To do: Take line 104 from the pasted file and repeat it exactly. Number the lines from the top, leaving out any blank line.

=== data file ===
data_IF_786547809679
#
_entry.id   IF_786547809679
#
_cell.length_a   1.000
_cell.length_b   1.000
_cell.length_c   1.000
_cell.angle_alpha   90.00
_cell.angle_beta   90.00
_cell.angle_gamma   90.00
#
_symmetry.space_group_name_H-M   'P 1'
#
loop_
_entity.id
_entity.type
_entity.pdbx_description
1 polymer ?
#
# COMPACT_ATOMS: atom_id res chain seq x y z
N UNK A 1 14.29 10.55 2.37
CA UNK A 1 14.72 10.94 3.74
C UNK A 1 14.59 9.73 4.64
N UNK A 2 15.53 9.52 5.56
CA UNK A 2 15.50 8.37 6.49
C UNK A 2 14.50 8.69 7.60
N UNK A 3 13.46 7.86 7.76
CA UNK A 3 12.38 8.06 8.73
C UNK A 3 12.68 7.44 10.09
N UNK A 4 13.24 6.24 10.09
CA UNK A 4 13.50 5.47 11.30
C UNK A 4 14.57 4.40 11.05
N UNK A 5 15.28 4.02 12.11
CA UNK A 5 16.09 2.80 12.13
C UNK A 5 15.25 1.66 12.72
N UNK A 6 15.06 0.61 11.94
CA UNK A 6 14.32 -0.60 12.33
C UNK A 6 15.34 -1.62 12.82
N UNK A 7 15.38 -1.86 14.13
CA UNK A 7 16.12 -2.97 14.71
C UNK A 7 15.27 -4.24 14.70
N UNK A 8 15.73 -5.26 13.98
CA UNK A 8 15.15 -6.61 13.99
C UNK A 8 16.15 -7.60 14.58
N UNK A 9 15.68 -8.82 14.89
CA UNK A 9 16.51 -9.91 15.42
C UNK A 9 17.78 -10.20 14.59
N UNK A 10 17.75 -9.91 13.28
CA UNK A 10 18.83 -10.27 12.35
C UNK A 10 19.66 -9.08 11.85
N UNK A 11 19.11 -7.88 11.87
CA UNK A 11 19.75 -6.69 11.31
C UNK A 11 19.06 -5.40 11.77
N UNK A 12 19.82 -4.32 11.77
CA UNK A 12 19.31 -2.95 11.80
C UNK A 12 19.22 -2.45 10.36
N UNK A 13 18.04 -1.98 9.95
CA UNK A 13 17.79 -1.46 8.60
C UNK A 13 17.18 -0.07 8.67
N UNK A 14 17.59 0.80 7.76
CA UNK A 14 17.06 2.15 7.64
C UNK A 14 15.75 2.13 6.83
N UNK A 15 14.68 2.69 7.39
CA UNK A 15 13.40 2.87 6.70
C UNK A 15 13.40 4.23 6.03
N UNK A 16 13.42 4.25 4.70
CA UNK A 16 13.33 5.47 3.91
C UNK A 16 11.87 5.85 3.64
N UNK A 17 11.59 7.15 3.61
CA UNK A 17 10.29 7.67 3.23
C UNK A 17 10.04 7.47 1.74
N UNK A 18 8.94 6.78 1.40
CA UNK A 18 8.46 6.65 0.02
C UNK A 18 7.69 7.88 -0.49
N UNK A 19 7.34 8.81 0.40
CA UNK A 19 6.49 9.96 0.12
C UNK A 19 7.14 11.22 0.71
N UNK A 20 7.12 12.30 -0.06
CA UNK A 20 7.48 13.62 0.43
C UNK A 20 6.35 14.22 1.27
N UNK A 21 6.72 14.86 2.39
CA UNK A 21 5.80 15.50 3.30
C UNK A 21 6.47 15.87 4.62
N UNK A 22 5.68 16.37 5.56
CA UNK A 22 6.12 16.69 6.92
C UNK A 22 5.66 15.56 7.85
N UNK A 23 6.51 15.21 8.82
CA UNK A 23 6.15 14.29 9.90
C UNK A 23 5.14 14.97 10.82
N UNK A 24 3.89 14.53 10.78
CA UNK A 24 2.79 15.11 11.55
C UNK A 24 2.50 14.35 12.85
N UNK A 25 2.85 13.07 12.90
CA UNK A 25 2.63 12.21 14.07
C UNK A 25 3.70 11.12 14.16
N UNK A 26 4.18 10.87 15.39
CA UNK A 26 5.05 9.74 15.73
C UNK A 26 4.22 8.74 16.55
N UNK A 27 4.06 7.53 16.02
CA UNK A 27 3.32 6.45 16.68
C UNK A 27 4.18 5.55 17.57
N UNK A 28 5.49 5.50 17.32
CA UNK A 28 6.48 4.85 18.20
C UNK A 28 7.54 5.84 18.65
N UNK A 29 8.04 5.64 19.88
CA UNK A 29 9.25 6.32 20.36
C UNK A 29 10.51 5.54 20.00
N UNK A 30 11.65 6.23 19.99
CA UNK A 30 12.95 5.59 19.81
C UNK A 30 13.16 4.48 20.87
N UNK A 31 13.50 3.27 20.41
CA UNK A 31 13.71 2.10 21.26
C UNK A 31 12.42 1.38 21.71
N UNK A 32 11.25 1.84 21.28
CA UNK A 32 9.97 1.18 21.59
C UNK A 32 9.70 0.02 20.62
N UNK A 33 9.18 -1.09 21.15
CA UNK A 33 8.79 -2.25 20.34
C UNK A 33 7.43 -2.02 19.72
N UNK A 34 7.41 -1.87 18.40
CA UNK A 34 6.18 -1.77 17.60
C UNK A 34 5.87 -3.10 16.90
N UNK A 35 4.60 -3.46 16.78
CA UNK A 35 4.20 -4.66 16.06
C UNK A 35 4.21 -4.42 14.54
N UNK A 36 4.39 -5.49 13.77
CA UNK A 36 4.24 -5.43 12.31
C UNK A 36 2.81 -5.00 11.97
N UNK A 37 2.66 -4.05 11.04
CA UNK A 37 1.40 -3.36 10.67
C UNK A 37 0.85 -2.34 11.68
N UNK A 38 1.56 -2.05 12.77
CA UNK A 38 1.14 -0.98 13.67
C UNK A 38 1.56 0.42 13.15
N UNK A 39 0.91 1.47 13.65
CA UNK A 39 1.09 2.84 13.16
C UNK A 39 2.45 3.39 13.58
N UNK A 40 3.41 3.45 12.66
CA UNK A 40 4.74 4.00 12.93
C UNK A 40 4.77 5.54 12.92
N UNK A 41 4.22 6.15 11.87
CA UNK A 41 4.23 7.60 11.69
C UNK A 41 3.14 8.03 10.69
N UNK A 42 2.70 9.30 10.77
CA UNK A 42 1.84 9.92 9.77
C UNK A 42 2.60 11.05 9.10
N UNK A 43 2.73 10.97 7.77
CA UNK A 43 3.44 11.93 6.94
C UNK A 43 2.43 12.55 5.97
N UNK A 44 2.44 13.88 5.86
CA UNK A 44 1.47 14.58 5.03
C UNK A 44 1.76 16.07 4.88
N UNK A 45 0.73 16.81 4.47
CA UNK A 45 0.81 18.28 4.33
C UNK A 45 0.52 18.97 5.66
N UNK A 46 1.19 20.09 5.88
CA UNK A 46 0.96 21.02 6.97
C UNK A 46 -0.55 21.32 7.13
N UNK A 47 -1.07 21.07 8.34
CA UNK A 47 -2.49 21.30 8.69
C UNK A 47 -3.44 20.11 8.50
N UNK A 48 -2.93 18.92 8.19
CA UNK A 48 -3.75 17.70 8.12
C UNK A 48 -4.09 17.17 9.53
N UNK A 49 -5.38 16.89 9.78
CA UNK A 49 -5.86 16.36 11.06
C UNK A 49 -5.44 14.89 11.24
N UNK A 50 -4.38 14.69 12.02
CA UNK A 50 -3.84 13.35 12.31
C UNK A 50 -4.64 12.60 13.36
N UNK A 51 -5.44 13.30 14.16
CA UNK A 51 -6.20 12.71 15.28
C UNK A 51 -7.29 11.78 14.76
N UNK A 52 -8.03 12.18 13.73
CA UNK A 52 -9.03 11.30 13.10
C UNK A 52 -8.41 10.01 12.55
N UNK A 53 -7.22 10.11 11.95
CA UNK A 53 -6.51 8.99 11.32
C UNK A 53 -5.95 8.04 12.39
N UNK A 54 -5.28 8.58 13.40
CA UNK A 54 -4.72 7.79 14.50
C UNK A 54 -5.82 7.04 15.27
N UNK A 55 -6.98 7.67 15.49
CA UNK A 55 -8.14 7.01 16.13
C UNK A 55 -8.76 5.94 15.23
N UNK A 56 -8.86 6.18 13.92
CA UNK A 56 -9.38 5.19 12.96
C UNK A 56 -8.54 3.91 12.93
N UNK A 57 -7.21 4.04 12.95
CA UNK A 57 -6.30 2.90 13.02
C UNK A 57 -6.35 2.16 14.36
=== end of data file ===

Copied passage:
C UNK A 28 7.54 5.84 18.65